Sundial Charters & Sliver Island



As long as I live, I will never forget our trip out to Sliver Island. It’s not really called “Sliver Island”…but that’s what I call it. It’s actually called Little Tybee, but because the part we explored was only about twenty five steps wide, I decided to call it Sliver Island instead.

Obviously, because it’s an island, you can only reach it by boat. And while the very thought of being able to go somewhere that was uninhabited, unattached, unplugged, and unbelievably beautiful instantly intrigued me, it also sort of scared me. For starters, I’m kind of a worry-wart. Okay, I’m a full-blown worry-wart. And I’m not the best swimmer either. (When I was a child, the swim instructors at the YMCA actually handed me back to my parents and said, “Sorry. She doesn’t float.”) So traveling anywhere by boat is guaranteed to raise my anxiety level a couple of notches. That being said, I knew I’d regret not going if I chickened out, so I put on my game face (or maybe I should say my “game brain”?) and hopped in Captain Rene’s boat like it wasn’t nothin’ but a thang. And even though my anxiety level was initially slightly higher than normal when we pushed away from Fisherman’s Walk, the trip turned out to be quite an amazing after all.


On the way out, we saw TONS of dolphins. Some even came right up and under the boat! We saw Osprey, and their huge nest. We saw sunlight dancing on top of the waves, and lush green marsh grasses wiggling in the wind.

(Me and Mom, pointing at dolphins)

It was an fascinating ride, and I really did enjoy it.

Once we got out to the island, we jumped out of the boat and started scavenging for souvenirs. I immediately found the biggest sand dollar I had ever seen outside of a shell shop. I felt like the luckiest girl in the world!

And as for the island itself, well, I will never forget standing out there on that little sliver of sand, below a sky full of swirly, silver-lined clouds- all drifting and shifting wherever the wind decided they should go. The sea crashing on one side of me, and miles of winding salt marsh on the other.


Simply. Spectacular.

A giant tree had washed ashore, and I could not take my eyes off it.


It a bizarre and beautiful sight, and seeing it there reminded me of how unique and small we all really are. I must have spent twenty minutes studying its gnarled roots and daydreaming about its history.


Where did it come from?
How did it end up in the sea?
Did it float here, or did it travel along the sea floor all this way?

I wondered if it would be there the next time I visited Sliver Island. I wondered if I’d ever have the chance to visit Sliver Island again. (?) I sure hope so. It’s definitely the kind of place that fills you up, and makes you think.


And any place that makes it impossible for one to stop smiling is definitely worth a temporary spell of heightened anxiety, don’t ya think?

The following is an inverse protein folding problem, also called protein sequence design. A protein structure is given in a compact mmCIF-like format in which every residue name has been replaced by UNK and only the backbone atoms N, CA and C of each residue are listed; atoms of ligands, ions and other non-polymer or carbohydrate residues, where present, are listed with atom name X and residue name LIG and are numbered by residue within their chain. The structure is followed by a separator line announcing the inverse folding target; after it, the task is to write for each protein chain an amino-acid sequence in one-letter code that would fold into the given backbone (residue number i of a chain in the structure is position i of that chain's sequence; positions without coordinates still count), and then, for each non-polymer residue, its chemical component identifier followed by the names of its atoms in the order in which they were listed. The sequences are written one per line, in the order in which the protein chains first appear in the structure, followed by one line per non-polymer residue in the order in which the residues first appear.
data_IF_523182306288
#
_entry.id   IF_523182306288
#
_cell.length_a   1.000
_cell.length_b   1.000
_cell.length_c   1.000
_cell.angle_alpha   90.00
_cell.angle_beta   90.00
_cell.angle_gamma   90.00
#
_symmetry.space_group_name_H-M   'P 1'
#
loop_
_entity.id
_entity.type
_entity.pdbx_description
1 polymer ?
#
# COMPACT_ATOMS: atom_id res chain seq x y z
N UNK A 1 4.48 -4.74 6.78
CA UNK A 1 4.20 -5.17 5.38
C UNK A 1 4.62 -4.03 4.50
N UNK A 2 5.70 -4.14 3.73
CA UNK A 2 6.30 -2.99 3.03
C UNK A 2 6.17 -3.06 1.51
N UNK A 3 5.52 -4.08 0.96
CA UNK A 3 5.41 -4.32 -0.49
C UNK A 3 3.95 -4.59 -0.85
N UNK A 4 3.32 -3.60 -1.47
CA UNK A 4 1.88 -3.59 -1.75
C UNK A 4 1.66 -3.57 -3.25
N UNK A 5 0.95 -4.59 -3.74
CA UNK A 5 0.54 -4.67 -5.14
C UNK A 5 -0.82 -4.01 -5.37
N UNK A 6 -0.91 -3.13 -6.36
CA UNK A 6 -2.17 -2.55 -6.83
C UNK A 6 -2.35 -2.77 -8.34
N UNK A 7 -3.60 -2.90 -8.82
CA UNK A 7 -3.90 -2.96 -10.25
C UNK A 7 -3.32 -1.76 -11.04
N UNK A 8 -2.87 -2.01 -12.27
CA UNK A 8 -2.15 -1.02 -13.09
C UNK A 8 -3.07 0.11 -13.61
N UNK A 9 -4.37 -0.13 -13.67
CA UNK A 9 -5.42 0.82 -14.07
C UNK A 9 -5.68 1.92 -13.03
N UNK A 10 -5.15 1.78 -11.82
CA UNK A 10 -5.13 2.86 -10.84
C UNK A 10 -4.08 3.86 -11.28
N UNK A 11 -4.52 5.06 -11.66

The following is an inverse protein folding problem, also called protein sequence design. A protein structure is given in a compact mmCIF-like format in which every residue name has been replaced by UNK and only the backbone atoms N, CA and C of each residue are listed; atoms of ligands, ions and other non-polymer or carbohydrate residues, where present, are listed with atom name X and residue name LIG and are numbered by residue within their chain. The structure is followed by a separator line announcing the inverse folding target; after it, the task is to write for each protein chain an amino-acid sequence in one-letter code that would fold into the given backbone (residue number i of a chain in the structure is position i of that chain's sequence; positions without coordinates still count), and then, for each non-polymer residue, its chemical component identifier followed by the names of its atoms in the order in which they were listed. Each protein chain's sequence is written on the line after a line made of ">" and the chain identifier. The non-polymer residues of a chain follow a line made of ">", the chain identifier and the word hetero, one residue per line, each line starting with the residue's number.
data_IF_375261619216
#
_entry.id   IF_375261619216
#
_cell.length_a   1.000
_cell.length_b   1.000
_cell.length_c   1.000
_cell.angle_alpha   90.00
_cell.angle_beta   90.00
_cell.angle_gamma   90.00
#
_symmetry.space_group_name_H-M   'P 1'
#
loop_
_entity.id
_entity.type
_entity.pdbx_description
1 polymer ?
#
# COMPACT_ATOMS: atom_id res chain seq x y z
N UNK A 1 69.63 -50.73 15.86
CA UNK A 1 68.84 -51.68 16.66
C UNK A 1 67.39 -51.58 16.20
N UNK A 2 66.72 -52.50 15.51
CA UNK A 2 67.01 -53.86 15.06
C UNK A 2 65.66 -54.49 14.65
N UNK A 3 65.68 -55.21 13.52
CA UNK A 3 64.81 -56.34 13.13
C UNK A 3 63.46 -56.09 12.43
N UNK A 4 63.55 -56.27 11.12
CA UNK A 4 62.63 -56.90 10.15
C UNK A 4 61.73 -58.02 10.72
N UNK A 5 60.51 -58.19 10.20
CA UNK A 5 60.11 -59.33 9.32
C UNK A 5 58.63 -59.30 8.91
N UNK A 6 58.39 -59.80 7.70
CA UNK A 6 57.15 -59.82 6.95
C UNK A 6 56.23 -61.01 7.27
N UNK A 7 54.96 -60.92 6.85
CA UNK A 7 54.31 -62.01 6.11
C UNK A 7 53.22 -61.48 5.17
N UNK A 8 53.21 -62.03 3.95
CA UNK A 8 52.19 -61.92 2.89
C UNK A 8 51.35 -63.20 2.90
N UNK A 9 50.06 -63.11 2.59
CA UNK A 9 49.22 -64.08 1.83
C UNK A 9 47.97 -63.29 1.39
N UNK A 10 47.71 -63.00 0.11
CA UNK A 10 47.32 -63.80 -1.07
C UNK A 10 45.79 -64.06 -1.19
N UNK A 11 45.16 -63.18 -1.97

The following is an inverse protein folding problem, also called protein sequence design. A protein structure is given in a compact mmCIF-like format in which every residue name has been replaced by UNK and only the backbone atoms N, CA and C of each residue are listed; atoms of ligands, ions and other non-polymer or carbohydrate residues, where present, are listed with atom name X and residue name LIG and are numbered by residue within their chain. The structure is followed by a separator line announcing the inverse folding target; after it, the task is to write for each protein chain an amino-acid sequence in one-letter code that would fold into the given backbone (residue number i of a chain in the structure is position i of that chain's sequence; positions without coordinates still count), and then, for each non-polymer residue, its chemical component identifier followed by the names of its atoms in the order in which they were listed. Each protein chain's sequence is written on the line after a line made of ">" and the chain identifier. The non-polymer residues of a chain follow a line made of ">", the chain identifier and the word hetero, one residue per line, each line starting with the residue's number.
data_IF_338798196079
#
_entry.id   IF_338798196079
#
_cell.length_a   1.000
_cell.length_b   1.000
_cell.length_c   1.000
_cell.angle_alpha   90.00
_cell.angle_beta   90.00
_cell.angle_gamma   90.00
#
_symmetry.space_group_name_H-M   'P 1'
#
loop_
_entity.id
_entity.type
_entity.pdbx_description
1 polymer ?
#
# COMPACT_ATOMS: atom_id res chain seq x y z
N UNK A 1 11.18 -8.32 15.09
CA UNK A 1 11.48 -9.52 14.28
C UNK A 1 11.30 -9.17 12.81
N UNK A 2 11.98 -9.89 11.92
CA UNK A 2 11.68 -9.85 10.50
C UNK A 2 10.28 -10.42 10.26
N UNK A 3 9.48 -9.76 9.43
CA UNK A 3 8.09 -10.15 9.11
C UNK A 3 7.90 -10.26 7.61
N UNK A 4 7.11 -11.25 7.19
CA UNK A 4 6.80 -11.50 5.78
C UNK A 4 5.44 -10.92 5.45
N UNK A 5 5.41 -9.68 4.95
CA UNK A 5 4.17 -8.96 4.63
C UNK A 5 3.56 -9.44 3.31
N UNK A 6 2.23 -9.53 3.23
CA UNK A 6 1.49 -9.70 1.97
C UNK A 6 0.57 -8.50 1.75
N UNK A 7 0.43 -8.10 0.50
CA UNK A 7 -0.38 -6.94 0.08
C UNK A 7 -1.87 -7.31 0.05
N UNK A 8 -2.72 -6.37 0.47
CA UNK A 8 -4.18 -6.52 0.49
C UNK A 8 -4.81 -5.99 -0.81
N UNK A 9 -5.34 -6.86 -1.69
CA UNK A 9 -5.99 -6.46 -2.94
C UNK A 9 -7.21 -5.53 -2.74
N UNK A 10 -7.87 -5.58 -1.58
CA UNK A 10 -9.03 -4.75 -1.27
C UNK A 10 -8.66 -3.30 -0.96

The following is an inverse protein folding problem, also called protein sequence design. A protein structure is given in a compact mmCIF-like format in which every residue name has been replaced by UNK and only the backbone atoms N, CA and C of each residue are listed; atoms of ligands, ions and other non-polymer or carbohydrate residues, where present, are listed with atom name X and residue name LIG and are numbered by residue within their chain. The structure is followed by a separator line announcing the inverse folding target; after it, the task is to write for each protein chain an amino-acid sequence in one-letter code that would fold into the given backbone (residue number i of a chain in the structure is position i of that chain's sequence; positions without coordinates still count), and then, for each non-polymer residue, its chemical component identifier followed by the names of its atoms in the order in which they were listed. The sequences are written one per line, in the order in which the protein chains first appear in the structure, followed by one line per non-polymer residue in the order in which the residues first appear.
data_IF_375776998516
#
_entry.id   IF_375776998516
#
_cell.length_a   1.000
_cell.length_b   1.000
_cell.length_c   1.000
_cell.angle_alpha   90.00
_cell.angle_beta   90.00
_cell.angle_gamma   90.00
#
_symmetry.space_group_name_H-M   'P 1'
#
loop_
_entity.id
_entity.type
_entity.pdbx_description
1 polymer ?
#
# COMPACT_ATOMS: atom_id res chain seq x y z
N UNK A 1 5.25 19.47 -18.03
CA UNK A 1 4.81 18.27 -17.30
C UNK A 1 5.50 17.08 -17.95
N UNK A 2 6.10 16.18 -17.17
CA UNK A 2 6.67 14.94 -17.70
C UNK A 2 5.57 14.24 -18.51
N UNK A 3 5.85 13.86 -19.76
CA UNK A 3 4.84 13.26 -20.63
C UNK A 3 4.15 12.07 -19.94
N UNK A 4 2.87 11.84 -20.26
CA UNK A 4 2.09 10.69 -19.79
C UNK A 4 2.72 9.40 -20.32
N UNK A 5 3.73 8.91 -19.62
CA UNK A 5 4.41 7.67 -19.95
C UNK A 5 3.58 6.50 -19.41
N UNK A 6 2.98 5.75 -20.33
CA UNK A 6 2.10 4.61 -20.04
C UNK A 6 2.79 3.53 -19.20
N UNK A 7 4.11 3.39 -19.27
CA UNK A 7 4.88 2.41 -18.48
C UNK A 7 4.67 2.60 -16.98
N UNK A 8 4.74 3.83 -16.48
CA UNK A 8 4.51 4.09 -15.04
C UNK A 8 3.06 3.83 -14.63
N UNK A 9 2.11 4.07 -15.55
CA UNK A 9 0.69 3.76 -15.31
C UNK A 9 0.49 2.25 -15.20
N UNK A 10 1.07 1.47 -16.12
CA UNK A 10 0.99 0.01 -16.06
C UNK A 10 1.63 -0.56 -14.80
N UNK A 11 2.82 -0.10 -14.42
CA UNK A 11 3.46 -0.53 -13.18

Wanna see the video we shot that day?
(Make sure you hit the “expand” button in the lower right hand corner of the player, if you want a closer view of the dolphins!)

Wanna visit Sliver Island?
Visit Captain Rene at!


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  1. says


    I just happened upon your website as I was researching Little Tybee Island, and I wanted to thank you for a fantastic, enjoyable post about the island. The video is especially well done, as is the photography.

    I was born and raised in Savannah, GA. I’ve been to Little Tybee a thousand times from every direction. I’ve seen every nook and cranny. In fact, my email address is named after a tiny island right up against Little Tybee (you probably pulled into Buck Hammock Creek to get onto Little Tybee). So why am I researching a place I have been to so many times? I am writing a book that includes a trip there. I needed to refresh my memory. As a refresher, your post beat everything else out there.

    Thank you.

    David Humphries

  2. says

    Dear Layla,
    We are still taking out good folks as a result of your blog, i would love to put your video with your husbands music on our website. But all i have is a corrupted file. Is there any way that you can send me a copy so that i can put in on my website and facebook and give you and your husband credit. I hope that when you come back to Tybee Island, you will come visit us.

    Thank you So Much,

  3. says

    Your description and the photography make me dream of another trip to the beach! Nothing calms the soul like sand and sea, huh? (Especially now that we are in “back to school” mode!)
    Many Thanks!
    Kerry at

    • Layla says

      Totally! We’re heading back to Tybee in September and I can’t wait to “see the sea” again! 😀

  4. Sarah says

    Lovely post. I live in Savannah- easy to take your home town for granted. Thanks for reminding me how lucky I am that I live here. :)